On the sport of
tennis: "If you screw up, it's 15-love. If you screw up in boxing, it's
your ass, Darlin'."
Cobb was born in Bridge City, Texas, a town of some 5,300 in the Beaumont-Port
Arthur area northeast of Galveston. His father, Willard, an architect, died of
cancer when Randall was six, and his mother, Norma, moved the family west to
Abilene and often held down two or three jobs at the same time to support
herself and her four sons. Always a big, strong kid, Cobb took up full-contact
karate after the usual boyhood education in baseball, basketball and football.
"I like to hit," he says simply.
He was a tackle
at Abilene Christian College before dropping out after his junior year. "I
blocked for Wilbert Montgomery," he says, "but that was pretty easy.
All you had to do was touch the cornerback and, zip, Wilbert was gone." He
majored in theology and psychology. "I read the Bible for its wisdom and
the insight it gives me into life," he says. "Hell, those are some
great stories, aren't they? But I worship in my own way, a kind of mixture of
Christianity, Zen and Taoism. I've got no use for the Christian church as a
His size and his
skill in the martial arts made Cobb a natural for work as a bouncer. "I
worked the door in many a bar, from West Texas on over into New Mexico," he
says. "Boxing is sissy stuff compared to some of the situations you face as
a bouncer, Darlin'. In those border-town bars, you had two, three fights a
night. If you didn't, you weren't paid. The toughest town to work the door in
is Albuquerque. There you got drunk cowboys, motorcycle gangs, pachucos and
Mexican farm workers, plus you got five, six karate studios in town, all of
them good. Every Saturday night's the gun-fight at the OK Corral."
competing in and winning full-contact karate matches, and pro boxing was the
last thing on his mind. Then he met Paul Clinite. "I'm sitting in my office
one night," says Clinite, an El Paso promoter, "when these four big
guys walk in. Usually I promote boxing, but I'd been talked into doing this
karate thing. Cobb says they want to appear on the card; they'll split up into
two pairs and fight each other. I say no, it would look like collusion. 'Don't
worry,' he says. 'It'll be all right.' Ten minutes later they're out there
fighting. Cobb's up against this big Mexican, who's kicking the tar out of him.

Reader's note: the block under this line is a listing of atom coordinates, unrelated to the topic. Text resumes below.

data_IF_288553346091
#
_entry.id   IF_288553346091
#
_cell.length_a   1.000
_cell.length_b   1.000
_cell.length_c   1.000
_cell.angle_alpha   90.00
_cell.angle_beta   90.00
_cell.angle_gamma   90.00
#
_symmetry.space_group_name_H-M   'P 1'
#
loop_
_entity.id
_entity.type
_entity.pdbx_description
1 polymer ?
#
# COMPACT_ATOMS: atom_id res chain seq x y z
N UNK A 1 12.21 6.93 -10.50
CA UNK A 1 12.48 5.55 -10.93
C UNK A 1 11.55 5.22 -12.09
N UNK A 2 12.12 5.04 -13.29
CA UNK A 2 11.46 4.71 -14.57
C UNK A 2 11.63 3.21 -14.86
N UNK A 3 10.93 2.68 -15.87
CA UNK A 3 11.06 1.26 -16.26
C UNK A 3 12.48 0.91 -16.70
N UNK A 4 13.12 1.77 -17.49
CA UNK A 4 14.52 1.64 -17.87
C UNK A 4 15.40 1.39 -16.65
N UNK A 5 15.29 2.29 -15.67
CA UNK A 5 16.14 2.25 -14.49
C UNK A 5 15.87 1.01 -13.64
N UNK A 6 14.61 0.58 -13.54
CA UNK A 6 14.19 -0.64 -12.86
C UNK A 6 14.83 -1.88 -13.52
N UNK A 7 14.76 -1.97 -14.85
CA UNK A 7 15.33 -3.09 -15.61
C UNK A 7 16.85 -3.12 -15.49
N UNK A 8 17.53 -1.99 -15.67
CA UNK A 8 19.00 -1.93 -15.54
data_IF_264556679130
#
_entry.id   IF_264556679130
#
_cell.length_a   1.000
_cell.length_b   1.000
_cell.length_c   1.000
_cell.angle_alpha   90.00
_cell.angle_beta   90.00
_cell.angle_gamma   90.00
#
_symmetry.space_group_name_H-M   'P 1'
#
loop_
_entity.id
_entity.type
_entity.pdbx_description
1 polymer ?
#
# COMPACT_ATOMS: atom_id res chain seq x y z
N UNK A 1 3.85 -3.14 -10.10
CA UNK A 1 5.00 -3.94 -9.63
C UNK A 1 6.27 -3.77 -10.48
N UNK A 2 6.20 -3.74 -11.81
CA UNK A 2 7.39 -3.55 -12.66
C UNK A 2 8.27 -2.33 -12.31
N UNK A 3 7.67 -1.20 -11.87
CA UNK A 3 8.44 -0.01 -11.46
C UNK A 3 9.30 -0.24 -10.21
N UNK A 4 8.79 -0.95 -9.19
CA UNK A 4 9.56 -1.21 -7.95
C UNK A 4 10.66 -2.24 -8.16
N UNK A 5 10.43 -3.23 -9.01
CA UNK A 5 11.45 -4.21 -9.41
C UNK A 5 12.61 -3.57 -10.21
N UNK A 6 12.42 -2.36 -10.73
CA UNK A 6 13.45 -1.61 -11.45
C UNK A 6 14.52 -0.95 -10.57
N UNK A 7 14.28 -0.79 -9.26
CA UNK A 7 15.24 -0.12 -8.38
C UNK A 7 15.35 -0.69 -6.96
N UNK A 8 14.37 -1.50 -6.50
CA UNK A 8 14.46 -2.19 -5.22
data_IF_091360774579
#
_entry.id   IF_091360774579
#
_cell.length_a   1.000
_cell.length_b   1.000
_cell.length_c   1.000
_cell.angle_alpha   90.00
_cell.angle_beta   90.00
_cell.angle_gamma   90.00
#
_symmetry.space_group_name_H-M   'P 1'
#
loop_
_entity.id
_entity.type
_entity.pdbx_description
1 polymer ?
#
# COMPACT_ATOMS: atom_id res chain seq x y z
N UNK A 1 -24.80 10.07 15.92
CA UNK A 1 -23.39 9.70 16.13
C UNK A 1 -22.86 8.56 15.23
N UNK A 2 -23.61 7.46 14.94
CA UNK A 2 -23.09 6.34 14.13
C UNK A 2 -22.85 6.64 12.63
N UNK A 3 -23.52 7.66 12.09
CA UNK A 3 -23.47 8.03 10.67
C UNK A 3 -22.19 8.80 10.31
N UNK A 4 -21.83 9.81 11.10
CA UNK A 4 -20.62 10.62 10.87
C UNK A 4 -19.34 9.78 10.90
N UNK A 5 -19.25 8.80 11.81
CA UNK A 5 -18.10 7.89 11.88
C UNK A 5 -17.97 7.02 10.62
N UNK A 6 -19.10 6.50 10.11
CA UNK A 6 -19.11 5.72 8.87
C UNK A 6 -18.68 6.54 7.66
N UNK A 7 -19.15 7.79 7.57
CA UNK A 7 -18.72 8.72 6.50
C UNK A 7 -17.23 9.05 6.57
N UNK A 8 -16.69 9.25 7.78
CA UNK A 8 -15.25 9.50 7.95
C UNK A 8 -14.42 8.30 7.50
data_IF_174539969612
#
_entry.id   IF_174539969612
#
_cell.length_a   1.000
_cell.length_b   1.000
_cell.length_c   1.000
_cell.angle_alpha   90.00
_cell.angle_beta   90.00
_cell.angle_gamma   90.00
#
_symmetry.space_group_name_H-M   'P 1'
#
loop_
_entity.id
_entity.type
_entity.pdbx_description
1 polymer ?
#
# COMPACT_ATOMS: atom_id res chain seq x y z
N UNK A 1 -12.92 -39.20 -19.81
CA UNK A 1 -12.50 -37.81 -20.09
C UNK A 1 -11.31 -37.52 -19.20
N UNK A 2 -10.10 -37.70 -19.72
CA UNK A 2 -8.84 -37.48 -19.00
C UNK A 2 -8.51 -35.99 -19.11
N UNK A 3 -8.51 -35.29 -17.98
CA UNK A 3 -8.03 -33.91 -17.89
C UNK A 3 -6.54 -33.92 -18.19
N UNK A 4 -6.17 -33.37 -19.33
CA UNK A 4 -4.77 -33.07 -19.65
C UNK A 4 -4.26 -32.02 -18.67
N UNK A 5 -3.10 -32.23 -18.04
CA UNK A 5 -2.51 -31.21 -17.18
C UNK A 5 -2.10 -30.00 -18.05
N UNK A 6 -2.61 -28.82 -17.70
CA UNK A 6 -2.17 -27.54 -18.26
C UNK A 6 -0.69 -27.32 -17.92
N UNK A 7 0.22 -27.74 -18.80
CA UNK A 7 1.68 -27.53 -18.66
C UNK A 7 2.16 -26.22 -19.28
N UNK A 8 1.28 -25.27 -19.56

Cobb hits him with a right. KO's him. It took me three months to sign him to a
Cobb was indeed
reluctant. But in late 1975, Clinite sent him to Philadelphia for a rendezvous
with Benton and the veteran Gramby. Cobb had a 10-year contract with Clinite,
$22 in his kick and a case of the flu.
"I hated this
city when I got here," he says, "and I hate it worse today. How the
hell can people actually choose to live in these northern burgs?" Cobb
would work out at Frazier's gym during the day, getting his nose broken 10 to
15 times as he unlearned his karate lessons. Nights he worked the door at Doc
Watson's Pub. "You'd hardly call it bouncing," he says. "Doc
Watson's clientele is mostly doctors, lawyers and gold diggers. They got in a
lot of fights, but all they'd do is yell a lot and then sue each
One night at
Watson's in March of 1976 he met Priscilla Lowe, a four-year karateka who
managed a Philadelphia women's clothing store. The next night he quit his
bouncing job. About a year later, fed up with broken noses and no more than
$250 a fight, Cobb headed west with Priscilla. "I was working out in a gym
in Watts," he recalls, "when these guys walked in. They were scouting a
part for a movie. They wanted a boxer, but he had to be an Indian. I guess I
was the closest thing to an Indian in that gym, so they picked me." Cobb
played the bad-ass in The Champ, a remake of the old Wallace Beery-Jackie
Cooper film of the same name. As Roland Bowers, he gives Jon Voight a fatal
concussion to set up the tear-jerker ending.
"I got 10
grand for that piece of business," he says with a laugh. "About five or
10 fights' worth. It's a great vacation, working in the movies, lots of great
women, but you wouldn't want to do it if you needed a job. There's sycophants
on every level, all waiting for an opening to syc the next phant up the
Today Randy and
Prissy live together (with Prissy's mother, Jane) in a small clapboard house in
Runnemede, N.J., just south of Philadelphia. Prissy, 28, is a tall, rawboned
woman with a raucous laugh and features reminiscent of Gauguin's Polynesian
women. She calls Cobb Randall—"In Texas, nobody calls anyone 'Tex,' "
she says—and helps to keep him out of trouble. Last Dec. 10, however, he got
into it anyway.